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Saturday September 20, 2008

Kok freed, to sue Government for arrest

Teresa Kok released from ISA detention

KUALA LUMPUR: Seputeh MP Teresa Kok was released yesterday after being detained under the Internal Security Act (ISA) for seven days.

Deputy Inspector-General of Police Tan Sri Ismail Omar confirmed that police found no reason to detain her any longer.

Savoring her freedom: Kok waving as she leaves the Bangsar police station in Jalan Travers, Kuala Lumpur, Friday while accompanied by her personal assistant Mandy Ooi and lawyer Sankaran Nair.

Kok, 44, who is a senior Selangor executive councillor, was arrested on Friday last week following allegations that she had urged several mosque officials to turn down the loudspeakers for the azan prayers.

“I have instructed my lawyers to sue the Government for my unlawful arrest and detention,” said Kok.

She said she had lodged a police report against Utusan Malaysia and its columnist Zaini Hassan and former Selangor Mentri Besar Datuk Seri Dr Mohd Khir Toyo for criminal defamation on Sept 14, and that she would sue them.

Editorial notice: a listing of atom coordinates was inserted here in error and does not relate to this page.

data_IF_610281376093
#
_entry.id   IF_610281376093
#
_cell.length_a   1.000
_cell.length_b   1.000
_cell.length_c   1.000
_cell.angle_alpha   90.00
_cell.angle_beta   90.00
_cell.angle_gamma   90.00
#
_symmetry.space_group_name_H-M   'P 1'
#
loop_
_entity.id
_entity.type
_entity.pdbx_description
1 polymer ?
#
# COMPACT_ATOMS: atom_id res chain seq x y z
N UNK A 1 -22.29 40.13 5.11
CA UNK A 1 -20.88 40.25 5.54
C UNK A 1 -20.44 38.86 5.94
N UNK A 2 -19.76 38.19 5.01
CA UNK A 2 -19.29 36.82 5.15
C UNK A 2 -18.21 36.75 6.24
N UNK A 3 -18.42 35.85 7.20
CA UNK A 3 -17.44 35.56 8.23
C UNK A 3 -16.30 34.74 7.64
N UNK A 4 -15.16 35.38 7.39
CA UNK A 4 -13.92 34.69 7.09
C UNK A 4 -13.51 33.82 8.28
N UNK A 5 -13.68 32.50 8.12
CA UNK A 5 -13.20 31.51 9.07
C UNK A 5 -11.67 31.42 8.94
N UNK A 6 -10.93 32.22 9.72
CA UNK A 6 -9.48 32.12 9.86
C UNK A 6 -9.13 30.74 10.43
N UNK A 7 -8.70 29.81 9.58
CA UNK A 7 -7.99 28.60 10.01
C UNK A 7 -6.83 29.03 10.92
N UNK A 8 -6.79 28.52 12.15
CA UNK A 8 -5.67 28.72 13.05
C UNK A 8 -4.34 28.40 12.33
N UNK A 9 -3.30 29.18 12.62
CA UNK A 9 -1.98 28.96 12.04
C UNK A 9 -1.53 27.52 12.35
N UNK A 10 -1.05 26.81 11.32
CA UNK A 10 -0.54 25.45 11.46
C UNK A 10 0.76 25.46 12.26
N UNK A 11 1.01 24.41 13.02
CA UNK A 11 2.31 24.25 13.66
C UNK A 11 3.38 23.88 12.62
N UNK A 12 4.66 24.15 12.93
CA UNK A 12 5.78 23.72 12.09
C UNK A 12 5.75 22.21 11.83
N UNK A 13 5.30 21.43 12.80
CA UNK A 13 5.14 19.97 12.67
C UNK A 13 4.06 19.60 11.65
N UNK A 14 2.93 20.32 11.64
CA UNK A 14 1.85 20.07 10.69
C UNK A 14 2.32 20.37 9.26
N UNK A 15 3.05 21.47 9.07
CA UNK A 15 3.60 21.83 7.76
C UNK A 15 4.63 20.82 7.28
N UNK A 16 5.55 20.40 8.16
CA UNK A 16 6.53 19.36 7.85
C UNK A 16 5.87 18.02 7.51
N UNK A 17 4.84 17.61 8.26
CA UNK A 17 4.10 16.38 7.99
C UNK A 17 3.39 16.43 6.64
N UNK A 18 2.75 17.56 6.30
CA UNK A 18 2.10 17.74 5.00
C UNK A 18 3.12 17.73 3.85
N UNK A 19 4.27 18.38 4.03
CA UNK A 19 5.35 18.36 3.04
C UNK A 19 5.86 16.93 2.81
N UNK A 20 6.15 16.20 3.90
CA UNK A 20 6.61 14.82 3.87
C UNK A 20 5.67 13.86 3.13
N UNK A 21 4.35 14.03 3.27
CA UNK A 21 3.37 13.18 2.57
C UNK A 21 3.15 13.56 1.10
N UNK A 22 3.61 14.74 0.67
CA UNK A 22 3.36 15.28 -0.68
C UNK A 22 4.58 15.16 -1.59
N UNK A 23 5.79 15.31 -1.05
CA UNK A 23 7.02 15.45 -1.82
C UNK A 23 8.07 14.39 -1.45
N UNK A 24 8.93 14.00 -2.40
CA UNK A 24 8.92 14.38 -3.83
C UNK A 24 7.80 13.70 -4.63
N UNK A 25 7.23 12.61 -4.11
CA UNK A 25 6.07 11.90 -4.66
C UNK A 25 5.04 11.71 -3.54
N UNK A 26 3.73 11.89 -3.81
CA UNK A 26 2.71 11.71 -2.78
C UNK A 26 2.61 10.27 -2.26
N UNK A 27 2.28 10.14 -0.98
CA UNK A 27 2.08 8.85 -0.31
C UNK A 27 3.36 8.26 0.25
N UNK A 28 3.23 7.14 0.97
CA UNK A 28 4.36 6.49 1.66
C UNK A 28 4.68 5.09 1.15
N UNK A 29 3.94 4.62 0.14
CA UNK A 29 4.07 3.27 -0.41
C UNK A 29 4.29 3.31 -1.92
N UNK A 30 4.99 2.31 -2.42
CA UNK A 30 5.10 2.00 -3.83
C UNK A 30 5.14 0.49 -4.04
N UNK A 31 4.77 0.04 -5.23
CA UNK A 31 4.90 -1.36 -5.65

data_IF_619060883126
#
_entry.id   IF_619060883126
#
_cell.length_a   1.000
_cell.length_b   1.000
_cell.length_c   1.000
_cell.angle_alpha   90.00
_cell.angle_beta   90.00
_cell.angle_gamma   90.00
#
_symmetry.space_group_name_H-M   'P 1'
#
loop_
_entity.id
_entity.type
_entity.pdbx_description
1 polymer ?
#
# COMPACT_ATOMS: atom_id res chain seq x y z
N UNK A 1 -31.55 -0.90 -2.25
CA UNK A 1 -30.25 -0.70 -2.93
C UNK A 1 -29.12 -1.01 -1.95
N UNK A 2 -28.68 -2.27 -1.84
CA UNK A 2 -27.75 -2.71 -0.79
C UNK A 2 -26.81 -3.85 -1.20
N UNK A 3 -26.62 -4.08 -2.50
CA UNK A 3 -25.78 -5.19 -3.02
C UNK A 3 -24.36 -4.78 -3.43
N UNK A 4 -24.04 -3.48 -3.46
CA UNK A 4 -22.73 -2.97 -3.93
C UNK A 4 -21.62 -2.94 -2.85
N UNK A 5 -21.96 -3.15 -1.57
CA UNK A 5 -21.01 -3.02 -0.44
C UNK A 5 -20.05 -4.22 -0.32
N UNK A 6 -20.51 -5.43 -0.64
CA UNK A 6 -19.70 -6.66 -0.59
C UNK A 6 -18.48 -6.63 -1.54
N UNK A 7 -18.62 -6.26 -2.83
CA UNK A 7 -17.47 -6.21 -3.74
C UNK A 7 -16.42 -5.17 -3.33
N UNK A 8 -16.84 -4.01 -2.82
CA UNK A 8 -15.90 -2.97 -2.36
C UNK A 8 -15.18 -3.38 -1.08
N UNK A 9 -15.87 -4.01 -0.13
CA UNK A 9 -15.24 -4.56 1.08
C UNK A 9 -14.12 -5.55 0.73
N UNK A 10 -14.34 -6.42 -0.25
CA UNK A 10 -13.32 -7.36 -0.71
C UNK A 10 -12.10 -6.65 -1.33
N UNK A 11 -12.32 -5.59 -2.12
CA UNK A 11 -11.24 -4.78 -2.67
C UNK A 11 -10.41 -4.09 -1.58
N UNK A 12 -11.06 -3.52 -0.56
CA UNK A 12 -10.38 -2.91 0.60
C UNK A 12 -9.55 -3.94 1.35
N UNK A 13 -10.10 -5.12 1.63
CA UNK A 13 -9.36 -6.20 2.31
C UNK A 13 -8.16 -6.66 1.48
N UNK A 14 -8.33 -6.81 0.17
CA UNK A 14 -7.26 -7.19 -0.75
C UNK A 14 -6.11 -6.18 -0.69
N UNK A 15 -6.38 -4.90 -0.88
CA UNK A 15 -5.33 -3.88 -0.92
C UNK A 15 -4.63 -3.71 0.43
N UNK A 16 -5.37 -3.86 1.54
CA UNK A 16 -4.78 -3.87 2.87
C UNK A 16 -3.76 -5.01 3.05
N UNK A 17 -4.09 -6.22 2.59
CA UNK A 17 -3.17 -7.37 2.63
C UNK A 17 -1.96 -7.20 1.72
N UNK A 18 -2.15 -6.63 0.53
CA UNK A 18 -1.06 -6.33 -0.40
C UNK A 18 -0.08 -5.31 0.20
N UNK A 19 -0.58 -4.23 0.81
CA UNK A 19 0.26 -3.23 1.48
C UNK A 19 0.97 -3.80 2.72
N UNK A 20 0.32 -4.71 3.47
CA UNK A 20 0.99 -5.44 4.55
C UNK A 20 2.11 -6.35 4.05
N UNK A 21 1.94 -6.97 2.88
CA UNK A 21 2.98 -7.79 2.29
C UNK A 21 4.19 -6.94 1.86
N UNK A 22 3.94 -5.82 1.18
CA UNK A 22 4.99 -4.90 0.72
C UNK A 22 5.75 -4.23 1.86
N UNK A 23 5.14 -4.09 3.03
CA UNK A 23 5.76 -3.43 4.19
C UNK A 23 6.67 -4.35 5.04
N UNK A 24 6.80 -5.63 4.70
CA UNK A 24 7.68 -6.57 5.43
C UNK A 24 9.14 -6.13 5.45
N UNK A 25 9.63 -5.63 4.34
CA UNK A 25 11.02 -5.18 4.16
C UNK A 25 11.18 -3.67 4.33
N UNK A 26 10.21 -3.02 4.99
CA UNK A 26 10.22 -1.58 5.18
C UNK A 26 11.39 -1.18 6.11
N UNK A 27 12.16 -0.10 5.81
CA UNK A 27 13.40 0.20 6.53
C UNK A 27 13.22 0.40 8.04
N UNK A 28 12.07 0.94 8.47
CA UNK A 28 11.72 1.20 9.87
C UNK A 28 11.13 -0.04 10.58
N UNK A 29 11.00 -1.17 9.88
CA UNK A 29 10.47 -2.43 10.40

Kok called her ISA detention “nonsensical” and a “phenomenal abuse by the police”.

Arrested along with her were Malaysia Today editor Raja Petra Kamarudin and Sin Chew Daily reporter Tan Hoon Cheng. Tan was released 18 hours after her detention but Raja Petra is still being detained.

During her detention, Kok said the police had asked her whether she had mobilised a group of residents at Bandar Kinrara to present a petition to oppose the azan at the Bandar Kinrara mosque; whether she had stated that 30% of the Selangor Islamic Department (Jais) allocation is to be given to other non-Islamic religious bodies; and whether she had opposed the Jawi road signs in Kuala Lumpur.

“I denied the first two accusations, and I also told them that the issue of opposing the Jawi road signs was done in January or February. This was done at the request of residents’ associations who opposed the wastage of public funds as the road signs had only been changed a few months before,” said Kok.

“They (police) asked me the same questions twice and nothing else. I told them my version and even offered to type out my statement, which I did when they gave me a laptop,” she said.

Asked if the police told her why she was released, she said: “No.”

Her parents, Kok Kim Tong, 74, and Pong Seh Kwan, 71, were present at the press conference and looked happy.

“I have not been able to sleep in the last one week, and my blood pressure has gone up,” said Pong.

“But I am so happy today that my daughter has been released. It feels like the darkness which had been present all week has been lifted from my home and my heart.

“It’s bright again,” she added.

Related stories:
Minister: Kok not a threat to public order
DPM hopes release will calm the situation
BN parties told to act against ISA

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